How To - Master Online Meetings

Employee management – and even sales calls – often happens remotely today. Here are six ways to use online meetings effectively.

In a hyper-connected business world, distributor principals can often run their businesses from anywhere these days. Whether you have to meet with employees or appeal to the needs of clients, online meetings can provide an outlet for getting anything done at any time and from anywhere. Here are six ways to make online meetings work for you.

Provide an Agenda. Send it to your client or employees well ahead of time and follow up with them in advance of the meeting. “This will give you insight as to what they think is most important, and where they might want to elaborate in the presentation itself,” says Meghan Dotter, principal at Portico PR. “You’ll have time to make any adjustments.”

Defer to Clients’ Platform Preference. If you’re setting up internal meetings with employees, you can decide on a platform that works best for your business and your people. But, when talking to customers through Web meetings, use the technology platform that they’re most comfortable with.

“Oftentimes, customers will lean toward a specific tool – be it WebEx, Skype, Google Hangouts or another. Be flexible enough to meet your customer at his comfort zone,” says Tsahi Levent-Levi, who consults around a technology called WebRTC, which enables voice and video calling through Web browsers.

Ensure Your Tech Is Top-Notch. Proper tech tools are essential to presenting yourself as a polished, dependable professional. So, use a high-quality webcam. Ensure you have a reliable, high-speed Internet connection. Since muffled audio can be a significant source of frustration, consider working with a headset or pro-grade microphone.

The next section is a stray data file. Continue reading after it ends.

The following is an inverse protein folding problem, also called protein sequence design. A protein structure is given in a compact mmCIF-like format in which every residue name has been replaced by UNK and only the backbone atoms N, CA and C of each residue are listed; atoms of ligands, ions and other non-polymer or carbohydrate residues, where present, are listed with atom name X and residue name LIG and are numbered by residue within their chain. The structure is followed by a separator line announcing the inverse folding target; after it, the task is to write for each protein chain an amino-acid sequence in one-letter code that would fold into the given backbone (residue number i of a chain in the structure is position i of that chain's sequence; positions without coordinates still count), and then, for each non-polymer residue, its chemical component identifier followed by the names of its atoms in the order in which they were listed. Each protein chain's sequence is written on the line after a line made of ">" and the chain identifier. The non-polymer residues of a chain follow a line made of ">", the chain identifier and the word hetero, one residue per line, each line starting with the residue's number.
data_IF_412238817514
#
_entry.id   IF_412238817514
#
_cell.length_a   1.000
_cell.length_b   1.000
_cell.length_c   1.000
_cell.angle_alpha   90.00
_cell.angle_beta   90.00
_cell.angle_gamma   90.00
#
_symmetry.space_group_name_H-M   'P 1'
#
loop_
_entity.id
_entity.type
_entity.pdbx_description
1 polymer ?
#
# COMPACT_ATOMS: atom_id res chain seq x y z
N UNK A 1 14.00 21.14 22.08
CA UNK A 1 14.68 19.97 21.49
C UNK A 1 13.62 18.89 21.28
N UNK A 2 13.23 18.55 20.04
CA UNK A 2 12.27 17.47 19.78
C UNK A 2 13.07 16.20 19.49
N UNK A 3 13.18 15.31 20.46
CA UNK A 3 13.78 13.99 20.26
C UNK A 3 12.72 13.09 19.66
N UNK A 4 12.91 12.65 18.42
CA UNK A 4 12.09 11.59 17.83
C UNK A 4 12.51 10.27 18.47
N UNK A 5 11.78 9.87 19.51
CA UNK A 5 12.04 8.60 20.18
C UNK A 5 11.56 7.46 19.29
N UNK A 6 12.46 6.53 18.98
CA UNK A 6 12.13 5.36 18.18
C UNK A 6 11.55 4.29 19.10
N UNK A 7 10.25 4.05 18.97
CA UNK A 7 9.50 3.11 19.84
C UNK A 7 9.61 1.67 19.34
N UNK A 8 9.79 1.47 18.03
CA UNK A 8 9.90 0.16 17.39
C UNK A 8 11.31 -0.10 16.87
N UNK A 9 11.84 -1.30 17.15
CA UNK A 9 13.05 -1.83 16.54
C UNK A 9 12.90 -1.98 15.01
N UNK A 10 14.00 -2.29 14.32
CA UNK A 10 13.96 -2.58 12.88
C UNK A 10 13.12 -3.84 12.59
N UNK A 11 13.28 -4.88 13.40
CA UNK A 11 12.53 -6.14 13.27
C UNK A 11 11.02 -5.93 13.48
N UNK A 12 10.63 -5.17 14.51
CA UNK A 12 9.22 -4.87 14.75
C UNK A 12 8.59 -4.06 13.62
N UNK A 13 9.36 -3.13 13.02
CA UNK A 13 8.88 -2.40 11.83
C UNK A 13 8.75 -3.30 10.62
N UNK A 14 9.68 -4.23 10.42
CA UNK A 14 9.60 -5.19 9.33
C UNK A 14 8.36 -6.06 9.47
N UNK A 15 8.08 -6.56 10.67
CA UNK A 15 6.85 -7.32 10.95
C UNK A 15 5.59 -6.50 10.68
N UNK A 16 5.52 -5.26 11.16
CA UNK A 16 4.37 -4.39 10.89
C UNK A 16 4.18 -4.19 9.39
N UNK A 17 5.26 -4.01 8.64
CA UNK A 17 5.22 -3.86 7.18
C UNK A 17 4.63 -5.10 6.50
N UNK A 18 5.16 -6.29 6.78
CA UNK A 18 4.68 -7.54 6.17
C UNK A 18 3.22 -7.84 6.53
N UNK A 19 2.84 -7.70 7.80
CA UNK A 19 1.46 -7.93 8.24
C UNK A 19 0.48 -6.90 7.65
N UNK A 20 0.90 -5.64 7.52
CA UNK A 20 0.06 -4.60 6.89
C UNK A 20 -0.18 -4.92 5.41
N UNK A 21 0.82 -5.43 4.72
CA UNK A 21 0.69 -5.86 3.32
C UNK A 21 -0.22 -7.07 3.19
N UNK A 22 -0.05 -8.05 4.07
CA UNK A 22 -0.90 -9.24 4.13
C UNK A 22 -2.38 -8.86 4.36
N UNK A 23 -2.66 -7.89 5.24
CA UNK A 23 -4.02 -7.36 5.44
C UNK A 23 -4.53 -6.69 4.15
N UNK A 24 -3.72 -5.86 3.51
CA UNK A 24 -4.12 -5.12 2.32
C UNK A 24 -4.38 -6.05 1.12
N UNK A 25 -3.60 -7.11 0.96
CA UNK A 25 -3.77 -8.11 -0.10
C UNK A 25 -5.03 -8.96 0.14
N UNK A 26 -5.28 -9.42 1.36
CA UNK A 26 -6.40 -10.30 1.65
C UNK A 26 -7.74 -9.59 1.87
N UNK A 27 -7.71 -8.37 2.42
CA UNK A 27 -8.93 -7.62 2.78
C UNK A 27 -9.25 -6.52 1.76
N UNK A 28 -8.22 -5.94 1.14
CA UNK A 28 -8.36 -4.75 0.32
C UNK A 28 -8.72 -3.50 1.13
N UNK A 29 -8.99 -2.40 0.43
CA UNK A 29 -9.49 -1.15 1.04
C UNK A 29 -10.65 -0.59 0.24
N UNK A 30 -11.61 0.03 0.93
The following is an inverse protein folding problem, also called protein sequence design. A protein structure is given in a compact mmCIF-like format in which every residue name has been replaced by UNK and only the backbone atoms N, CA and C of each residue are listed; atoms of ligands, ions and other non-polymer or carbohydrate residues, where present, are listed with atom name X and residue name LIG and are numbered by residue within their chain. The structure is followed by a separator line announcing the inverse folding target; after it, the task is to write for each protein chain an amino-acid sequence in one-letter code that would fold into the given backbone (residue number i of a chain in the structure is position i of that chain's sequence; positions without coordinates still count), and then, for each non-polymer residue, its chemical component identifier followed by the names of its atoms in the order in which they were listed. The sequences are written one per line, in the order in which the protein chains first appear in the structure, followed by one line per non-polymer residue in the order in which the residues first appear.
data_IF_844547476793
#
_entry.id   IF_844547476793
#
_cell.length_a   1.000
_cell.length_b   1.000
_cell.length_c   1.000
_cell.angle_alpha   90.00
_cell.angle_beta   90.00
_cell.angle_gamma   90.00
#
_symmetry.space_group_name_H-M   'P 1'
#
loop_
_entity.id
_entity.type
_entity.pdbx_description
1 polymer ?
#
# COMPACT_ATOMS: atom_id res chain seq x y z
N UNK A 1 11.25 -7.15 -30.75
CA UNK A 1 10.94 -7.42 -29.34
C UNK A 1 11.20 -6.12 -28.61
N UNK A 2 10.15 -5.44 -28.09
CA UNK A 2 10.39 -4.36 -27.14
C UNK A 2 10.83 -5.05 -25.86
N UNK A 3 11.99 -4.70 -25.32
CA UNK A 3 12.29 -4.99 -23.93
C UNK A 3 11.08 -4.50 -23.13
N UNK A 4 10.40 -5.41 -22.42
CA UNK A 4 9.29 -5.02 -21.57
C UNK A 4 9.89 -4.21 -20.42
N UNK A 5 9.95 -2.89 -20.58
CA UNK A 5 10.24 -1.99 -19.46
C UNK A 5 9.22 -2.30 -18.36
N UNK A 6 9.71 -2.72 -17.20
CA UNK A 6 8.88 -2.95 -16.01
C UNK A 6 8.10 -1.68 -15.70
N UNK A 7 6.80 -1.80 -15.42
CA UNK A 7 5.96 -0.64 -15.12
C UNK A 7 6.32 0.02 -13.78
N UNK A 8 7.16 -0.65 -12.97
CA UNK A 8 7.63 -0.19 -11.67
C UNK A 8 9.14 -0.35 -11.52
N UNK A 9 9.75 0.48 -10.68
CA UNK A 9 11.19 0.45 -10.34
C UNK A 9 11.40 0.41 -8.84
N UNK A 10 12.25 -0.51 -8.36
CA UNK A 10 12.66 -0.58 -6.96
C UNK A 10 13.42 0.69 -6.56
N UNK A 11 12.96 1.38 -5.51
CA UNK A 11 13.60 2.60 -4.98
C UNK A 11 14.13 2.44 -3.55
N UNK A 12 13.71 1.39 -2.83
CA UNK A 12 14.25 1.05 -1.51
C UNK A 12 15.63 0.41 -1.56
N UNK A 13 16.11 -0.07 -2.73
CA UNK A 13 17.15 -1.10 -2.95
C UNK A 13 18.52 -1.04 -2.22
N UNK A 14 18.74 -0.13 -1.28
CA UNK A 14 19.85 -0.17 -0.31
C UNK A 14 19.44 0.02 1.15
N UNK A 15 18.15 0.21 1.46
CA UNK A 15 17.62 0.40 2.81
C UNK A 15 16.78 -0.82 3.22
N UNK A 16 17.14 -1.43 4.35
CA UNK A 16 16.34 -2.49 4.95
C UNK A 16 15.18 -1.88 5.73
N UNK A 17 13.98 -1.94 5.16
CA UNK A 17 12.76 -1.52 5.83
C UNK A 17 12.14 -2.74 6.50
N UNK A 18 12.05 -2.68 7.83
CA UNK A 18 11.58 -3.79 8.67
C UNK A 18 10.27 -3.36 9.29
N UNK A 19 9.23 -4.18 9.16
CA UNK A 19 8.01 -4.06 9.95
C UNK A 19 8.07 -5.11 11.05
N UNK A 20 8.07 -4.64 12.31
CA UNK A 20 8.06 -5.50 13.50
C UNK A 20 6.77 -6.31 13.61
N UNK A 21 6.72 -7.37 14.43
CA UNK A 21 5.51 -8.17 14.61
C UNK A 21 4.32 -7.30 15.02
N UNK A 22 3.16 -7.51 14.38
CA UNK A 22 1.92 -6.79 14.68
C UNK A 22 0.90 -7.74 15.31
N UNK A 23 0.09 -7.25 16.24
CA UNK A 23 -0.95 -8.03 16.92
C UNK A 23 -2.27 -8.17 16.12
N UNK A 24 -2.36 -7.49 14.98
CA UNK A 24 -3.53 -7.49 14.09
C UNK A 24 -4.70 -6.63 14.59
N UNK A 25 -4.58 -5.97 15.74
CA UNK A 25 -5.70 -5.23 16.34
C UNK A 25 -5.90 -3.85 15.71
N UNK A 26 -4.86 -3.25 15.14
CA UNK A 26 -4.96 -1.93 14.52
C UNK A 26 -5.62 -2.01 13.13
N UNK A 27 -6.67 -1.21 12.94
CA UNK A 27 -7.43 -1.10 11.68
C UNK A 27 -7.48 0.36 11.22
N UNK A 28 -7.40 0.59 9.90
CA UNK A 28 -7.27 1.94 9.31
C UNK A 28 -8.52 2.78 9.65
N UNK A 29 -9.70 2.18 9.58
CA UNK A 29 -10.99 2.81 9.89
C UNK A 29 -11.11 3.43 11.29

“I have a professional Heil PR40 microphone connected through a USB sound board to my computer,” says Ryan Scott, an inbound marketing expert with Lean Labs. “Whenever I do important meetings or presentations, I use that microphone as my audio source. This gives me super-clear audio that pleases our clients quite well.”

Prepare Properly. Preparation is the key for having stellar virtual meetings. “Set aside at least 30 minutes to prepare the technical side,” says Shadé Y. Adu, a brand strategist and life coach at Savvy Solutions Consulting.

If possible, Adu advises, hardwire your Internet connection using an Ethernet cord to avoid losing your connection. Scott says you should also consider having a second Internet connection you can turn to in the event of a crash; if you have this backup, test it too. Check your lighting and Web camera to ensure they’re functioning optimally. Also, perform a test call in order to ensure things are working, and make sure that any links are checked for functionality. “This will ensure that you are portrayed as a tech-savvy professional instead of a flustered tech amateur,” says Adu.

Tend to Your Image. You might be at your work desk or in your home office, but you should prepare your appearance as if you were doing an in-person meeting. Therefore, dress appropriately and make sure the area you are connecting in from is clean and professional looking.

“De-clutter your ‘background’ space,” says Levent-Levi. “Put on a shirt that doesn’t have stripes or squares, which looks bad on video and actually reduces video quality.”

Additionally, arrange the lighting so that it’s flattering to you. Realize, too, that in virtual settings people rely more on “likeability” indicators than they do in person. “For presenters, this means paying greater attention to our hand gestures, facial expressions and speaking slowly enough for others to understand,” says Dotter.

Up the Engagement. “If you are just presenting and moving slides, it can get boring, so engaging with the participants by asking questions and soliciting feedback is critically important,” says Deborah Sweeney, CEO of MyCorporation.

Amy Glass, director of training and an executive coach at Brody Professional Development, says it’s also smart to invite questions from the outset. “Set the expectation and then let participants know how to do this,” says Glass. “It’s important to encourage dialogue during a virtual engagement.”